We also conducted two more sensitivity analyses for all the variants by including axial length and disc area as additional covariates in the original model (Supplementary Tables S5, S6, respectively). The associations between all variants (including SIX6) and RNFL remained similar in these sensitivity analyses. 
Discussion
Of the 35 known POAG risk loci included in our study, we found that only SIX6 rs33912345 was significantly associated with thinner RNFL in normal healthy eyes. The association was more apparent in the superior and inferior quadrant, consistent with previous reports.18,32 In our study, we also noticed that the association between SIX6 and RNFL remains similar after further adjusting for disc area and the other three disc parameters associated SNPs suggesting that this association is independent of disc size as well as other disc related genotypes. Our findings provided a more comprehensive insight into the complex genetic architecture underlying glaucoma and the role of SIX6 in determining RNFL thinning. This suggests that subjects with the SIX6 genetic risk variant are at higher risk for glaucoma due to thinner RNFL, while the other glaucoma risk genes may lead to glaucoma through mechanisms. 
The human SIX gene consists of SIX1-SIX6, was initially discovered through homology to Drosophila melanogaster (Drosophila) sine oculis (so) gene, and its function is important for ectodermal differentiation and ocular development.33 Carnes et al.32 first reported their association with RNFL thinning and hypothesized that SIX6 causes glaucoma by disrupting neural retinal tissue development leading to loss of retinal ganglion cells eventually leading to glaucomatous visual loss. The association of SIX6 with thinning of RNFL was later confirmed by several other studies.17,18,34,35 These associations were also found to apply to nonglaucomatous eyes by one of our earlier studies with smaller smaple size of 1243 Chinese individuals,16 which strongly supported SIX6’s contribution to RNFL thickness.16 In the article, each copy of C allele of rs33912345 was associated with 1.44-µm decrease in global RNFL thickness. Similarly, Kuo et al.17 reported the association between RNFL thickness and another SNP re10483727 in a populaton of 231 individuals of European descent; each T allele of rs10483727 was associated with 0.16 um decrease in global RNFL thickness. Khawaja et al.34 have also reported association of rs33912345 C allele with smaller rim area (0.030-mm decrease, P = 5.4E-9), a larger VCDR (0.025 increase, P = 3.3E-10) and thinner RNFL (0.39-µm decrease, P = 0.001). This is also an European based study. They used 3699 samples to estimate the association between the SIX6 SNP and RNFL, and 5433 samples to estimate the associations between the SIX6 SNP and rim/VCDR parameters. As such, our finding of association of SIX6 with thinner RNFL further reinforces these previous findings in a larger cohort.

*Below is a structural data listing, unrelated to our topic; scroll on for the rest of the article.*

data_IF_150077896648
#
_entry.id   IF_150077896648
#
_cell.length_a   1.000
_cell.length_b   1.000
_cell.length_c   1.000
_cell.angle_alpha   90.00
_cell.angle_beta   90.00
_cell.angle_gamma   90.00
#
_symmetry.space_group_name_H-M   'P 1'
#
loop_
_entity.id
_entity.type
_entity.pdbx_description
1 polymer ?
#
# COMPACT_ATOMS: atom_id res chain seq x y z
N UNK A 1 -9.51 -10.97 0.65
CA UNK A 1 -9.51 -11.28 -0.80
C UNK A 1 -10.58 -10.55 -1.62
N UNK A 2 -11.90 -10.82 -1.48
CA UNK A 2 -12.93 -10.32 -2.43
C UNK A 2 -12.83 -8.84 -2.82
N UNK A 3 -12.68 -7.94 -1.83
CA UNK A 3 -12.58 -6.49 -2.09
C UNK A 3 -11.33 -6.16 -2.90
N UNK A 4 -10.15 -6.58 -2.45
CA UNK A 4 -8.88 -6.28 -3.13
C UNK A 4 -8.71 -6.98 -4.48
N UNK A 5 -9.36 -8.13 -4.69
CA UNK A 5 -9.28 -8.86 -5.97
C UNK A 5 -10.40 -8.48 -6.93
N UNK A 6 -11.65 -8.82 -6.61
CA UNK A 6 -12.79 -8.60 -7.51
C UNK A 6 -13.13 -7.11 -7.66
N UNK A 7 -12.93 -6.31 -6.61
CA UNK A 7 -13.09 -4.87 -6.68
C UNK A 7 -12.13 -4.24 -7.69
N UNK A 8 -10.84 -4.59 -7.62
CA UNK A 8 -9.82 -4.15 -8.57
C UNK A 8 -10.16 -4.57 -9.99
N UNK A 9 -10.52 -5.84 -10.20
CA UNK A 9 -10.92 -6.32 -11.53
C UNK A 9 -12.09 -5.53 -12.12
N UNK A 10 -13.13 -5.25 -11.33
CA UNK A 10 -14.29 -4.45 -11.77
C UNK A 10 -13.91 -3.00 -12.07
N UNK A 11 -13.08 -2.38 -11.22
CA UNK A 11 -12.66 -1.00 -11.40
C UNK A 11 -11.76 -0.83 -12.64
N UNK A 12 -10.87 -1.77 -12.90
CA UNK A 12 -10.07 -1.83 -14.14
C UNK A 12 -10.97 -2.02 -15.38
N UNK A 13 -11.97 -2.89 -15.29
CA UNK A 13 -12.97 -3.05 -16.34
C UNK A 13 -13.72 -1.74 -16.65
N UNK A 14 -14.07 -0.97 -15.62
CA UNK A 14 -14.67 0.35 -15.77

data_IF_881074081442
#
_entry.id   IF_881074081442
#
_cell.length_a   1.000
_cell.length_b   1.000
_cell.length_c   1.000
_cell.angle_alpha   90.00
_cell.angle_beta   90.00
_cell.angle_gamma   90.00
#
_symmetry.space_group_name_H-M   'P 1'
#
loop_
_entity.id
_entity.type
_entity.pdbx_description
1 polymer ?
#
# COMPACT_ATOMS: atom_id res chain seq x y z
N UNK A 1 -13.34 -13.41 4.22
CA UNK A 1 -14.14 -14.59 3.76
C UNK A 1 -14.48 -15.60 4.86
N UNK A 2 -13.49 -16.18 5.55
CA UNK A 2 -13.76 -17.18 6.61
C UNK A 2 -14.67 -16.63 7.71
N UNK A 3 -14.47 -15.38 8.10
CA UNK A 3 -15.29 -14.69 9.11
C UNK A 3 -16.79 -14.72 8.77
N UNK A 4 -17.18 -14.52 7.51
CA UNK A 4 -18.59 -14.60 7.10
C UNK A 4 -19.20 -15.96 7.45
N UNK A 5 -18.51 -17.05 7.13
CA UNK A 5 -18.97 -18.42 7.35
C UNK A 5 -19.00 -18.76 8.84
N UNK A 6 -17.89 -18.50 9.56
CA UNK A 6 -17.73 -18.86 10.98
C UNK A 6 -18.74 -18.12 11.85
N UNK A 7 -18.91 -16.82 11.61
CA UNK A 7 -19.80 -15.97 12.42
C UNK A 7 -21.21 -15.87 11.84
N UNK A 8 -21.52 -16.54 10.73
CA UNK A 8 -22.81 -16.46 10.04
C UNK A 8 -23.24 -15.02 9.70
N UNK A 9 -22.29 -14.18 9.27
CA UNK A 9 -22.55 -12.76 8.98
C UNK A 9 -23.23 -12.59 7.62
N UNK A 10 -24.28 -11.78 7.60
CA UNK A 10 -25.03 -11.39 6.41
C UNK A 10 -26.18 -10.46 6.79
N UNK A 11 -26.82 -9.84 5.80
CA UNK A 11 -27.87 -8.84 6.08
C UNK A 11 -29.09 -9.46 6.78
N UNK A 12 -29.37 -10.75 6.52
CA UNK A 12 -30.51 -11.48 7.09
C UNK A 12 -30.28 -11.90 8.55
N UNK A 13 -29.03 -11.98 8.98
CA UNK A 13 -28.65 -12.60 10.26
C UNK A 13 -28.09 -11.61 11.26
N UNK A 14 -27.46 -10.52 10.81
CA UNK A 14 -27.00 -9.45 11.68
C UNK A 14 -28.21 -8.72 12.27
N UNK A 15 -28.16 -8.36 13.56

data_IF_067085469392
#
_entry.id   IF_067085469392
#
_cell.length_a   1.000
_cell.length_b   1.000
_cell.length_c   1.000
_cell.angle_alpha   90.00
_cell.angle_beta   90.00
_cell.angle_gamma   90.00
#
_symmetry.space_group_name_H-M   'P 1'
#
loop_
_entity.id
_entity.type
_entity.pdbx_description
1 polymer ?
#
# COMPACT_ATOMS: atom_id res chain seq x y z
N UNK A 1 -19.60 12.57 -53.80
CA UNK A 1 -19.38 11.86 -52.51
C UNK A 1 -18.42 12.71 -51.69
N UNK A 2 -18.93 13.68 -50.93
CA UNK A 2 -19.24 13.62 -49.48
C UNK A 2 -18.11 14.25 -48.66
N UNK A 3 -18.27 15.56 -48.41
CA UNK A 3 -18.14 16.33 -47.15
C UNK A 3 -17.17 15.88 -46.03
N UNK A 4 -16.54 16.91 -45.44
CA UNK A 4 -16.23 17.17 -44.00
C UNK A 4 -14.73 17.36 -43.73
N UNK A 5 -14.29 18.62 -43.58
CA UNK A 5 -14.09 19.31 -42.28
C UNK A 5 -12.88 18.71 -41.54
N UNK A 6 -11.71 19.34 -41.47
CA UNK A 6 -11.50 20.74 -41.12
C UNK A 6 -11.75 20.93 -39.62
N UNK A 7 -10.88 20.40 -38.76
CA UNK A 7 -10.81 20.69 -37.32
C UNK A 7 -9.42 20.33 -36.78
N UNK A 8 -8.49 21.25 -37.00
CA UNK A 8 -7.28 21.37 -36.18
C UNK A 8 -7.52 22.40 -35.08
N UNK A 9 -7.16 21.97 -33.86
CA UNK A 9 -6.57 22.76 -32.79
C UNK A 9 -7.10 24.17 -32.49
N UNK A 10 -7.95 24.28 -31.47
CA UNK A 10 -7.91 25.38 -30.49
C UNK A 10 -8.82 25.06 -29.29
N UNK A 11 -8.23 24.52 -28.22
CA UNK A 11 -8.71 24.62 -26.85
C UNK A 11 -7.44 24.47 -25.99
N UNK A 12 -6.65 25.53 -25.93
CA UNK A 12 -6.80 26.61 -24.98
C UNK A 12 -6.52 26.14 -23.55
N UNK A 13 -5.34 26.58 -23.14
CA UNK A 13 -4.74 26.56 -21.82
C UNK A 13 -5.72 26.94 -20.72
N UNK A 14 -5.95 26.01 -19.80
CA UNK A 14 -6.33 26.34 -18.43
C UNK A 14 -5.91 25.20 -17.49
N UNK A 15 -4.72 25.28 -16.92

The risk allele of SIX6 (rs33912345) was associated with thinner global RNFL (β = −1.116, P = 2.9E-6 per risk allele) in our analysis, and was previously reported to be associated with higher POAG risk.36 In addition, CDKN1A, CDKN2B-AS1, 8q22, TMCO1, ARHGEF12, EXOC2, PMM2 were associated with thinner RNFL thickness parameters (either global, inferior, or superior) but with nominal significance (P < 0.05). Of these seven loci, the risk alleles of CDKN1A, CDKN2B-AS1, TMCO1, ARHGEF12, EXOC2 were also associated with increased risk of POAG, based on previous reports.3739 On the other hand, the risk allele of 8q22 (rs284489), was previously reported to be associated with normal tension glaucoma40 but was shown to be associated with thicker global RNFL (β = 0.454, P = 0.045) in our meta-analysis. Similarly, the risk allele of PMM2 (rs3785176) was previously reported to be associated with higher POAG risk41 but was shown to be associated with thicker superior RNFL (β = 0.891, P = 0.043) in our current analysis. Nevertheless, it should be noted that the associations RNFL thickness in these two loci were only marginally significant. Thus further investigation is needed to further confirm whether a differing direction with RNFL and glaucoma risk was indeed present in these two loci. 
Based on Tables 2 and 3, we observed that the risk allele of SIX6 was significantly associated with thinner RNFL thickness (P = 1.64E-5), and consistently showed to be associated with smaller rim area (P = 1E-8). In addition, its association with vertical cup-to-disc ratio (VCDR) was nominally significant (P = 0.006) but with consistent direction (per risk allele, larger VCDR). The less significant association with VCDR may be partly owing to the reason that thinning of RNFL and rim area are better proxy markers for RGC compared to VCDR. Furthermore, it should be noted that SIX6 was also significantly associated with smaller disc area (P = 3.42E-8). In light of this and given that VCDR is an indirect measure of rim loss that is calculated from the cup length (which can also be thought of as “disc length minus the rim length”) and disc length—it is therefore possible that the association with VCDR was slightly negated compared to associations with rim area and disc area.